Erin: Is this current issue part of a larger story?

Dr. Kosten: Well, the current epidemic that's happening with opioids can certainly be seen in that cyclic boom-and-bust where opiates have come back three times. The initial time was during the Civil War when the hypodermic needle was invented, and people were then injecting opiates. There then was another one that came at the turn of the century, that is the 19th to the 20th century. And then there was the one that came through in the 1970s during the Vietnam War era. And now there's the one that we're facing now, which has been highlighted by fentanyl and some of these synthetic drugs. So, with the opioids, there is a constant in and out, up and down.

Erin: Are we doomed to keep repeating this cycle of abuse, and addiction, and potential solutions, and then another cycle of the same?

Dr. Kosten: Well the creativity of the human mind in coming up with things that are potentially abusable and lead to a chemical high, and as some people have said, you know better living through chemistry, is almost endless. I think that the way it seems to go is, it's a little bit longer than generational, so it's a little bit longer than 20 years, but over that period of time if we've had an opiate epidemic, 20 or 25 years after it ends, you will see then another one because people don't seem to remember or translate things or transmit them across the generations. And the stimulant epidemics have pretty much looked like that - about every 25 years we have another stimulant epidemic.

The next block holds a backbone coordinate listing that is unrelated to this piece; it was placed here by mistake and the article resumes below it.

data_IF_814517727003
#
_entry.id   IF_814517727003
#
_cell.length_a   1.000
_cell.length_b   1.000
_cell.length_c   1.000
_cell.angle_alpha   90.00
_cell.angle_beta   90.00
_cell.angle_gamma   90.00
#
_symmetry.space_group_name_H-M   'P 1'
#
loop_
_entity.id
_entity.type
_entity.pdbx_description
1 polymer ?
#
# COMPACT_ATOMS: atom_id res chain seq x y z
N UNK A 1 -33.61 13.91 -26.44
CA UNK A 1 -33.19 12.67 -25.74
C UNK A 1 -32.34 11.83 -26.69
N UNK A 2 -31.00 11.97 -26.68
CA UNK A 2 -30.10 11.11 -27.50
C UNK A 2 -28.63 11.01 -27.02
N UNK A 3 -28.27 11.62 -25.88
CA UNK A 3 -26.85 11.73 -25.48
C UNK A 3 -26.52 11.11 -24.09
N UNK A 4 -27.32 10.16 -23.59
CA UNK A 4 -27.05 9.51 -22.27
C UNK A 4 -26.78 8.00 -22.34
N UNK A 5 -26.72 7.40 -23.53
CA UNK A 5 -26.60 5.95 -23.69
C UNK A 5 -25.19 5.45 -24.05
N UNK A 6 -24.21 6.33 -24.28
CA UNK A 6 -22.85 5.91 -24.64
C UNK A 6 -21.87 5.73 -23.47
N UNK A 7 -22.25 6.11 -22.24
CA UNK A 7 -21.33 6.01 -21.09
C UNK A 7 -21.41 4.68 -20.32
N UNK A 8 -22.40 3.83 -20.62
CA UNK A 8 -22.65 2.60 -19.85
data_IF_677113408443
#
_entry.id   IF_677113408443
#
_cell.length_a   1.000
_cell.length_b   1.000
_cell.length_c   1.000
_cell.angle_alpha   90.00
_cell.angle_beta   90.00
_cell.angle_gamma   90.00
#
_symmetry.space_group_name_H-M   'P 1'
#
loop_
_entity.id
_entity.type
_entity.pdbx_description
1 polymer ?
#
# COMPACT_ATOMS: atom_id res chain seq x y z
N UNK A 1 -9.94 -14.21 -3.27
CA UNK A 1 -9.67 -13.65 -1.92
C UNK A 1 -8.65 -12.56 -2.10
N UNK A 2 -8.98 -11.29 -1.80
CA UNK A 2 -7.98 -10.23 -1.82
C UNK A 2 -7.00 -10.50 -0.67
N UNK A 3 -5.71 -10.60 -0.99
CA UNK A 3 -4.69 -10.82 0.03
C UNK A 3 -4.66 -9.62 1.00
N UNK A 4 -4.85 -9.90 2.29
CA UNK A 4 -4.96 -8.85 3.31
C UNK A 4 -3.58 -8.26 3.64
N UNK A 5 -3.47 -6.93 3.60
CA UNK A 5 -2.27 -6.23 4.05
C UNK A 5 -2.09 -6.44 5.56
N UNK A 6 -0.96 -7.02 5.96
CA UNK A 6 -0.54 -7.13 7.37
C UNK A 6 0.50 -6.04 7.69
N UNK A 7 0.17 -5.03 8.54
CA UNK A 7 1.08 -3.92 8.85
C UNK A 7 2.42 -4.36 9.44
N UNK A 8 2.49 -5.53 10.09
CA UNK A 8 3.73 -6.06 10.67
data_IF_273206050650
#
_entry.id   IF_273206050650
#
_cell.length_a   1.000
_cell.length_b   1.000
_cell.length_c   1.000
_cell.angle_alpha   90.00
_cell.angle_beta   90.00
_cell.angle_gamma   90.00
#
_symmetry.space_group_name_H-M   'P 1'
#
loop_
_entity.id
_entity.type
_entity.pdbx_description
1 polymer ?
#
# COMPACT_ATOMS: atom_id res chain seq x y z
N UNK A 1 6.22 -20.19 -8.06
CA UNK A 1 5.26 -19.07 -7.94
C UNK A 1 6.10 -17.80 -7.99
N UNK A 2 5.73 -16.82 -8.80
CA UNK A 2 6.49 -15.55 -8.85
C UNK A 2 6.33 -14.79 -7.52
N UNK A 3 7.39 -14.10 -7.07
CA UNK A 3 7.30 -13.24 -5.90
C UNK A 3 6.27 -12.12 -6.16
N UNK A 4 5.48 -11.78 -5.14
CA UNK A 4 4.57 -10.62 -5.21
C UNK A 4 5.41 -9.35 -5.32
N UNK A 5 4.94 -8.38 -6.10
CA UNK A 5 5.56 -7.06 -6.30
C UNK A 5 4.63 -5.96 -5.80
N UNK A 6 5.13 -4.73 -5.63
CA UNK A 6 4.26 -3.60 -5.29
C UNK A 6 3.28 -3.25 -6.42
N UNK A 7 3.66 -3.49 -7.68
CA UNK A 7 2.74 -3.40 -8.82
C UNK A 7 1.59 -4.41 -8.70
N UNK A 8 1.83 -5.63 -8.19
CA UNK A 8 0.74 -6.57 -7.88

Erin: Because see I'm 50, and I've seen over the years these cycles, and it is, 20-25 years. Yeah, I hadn't thought of it that way, but it's every generation.

Dr. Kosten: Well, David Musto deserves credit for it, he wrote the book. That's the way he thought of it. It's sad that we have no memory.

Erin: Or that we just don't transmit it down the generations.

Dr. Kosten: Yes, yeah exactly. The news cycle I guess is just way too short for that to happen. And so I don't think that my field will ever be put out of business, and that there'll always be some other new development in what people can abuse, and perhaps maybe even put them to therapeutic use. As you’re probably aware of the hallucinogens such as MDMA and psilocybin are now being tested in FDA approval studies for the treatment of post-traumatic stress disorder and the treatment of depression. Clever ideas doesn't mean that those clever ideas can't be turned into something abusable, or that something abusable can't be turned back into something that becomes a clever idea again.


Erin: Thank you for tuning in to Body of Work, by Baylor College of Medicine. If you enjoyed this episode, you'll want to subscribe and be on the lookout for our next episode where we'll talk to Dr. Todd Rosengard about the aging physician population.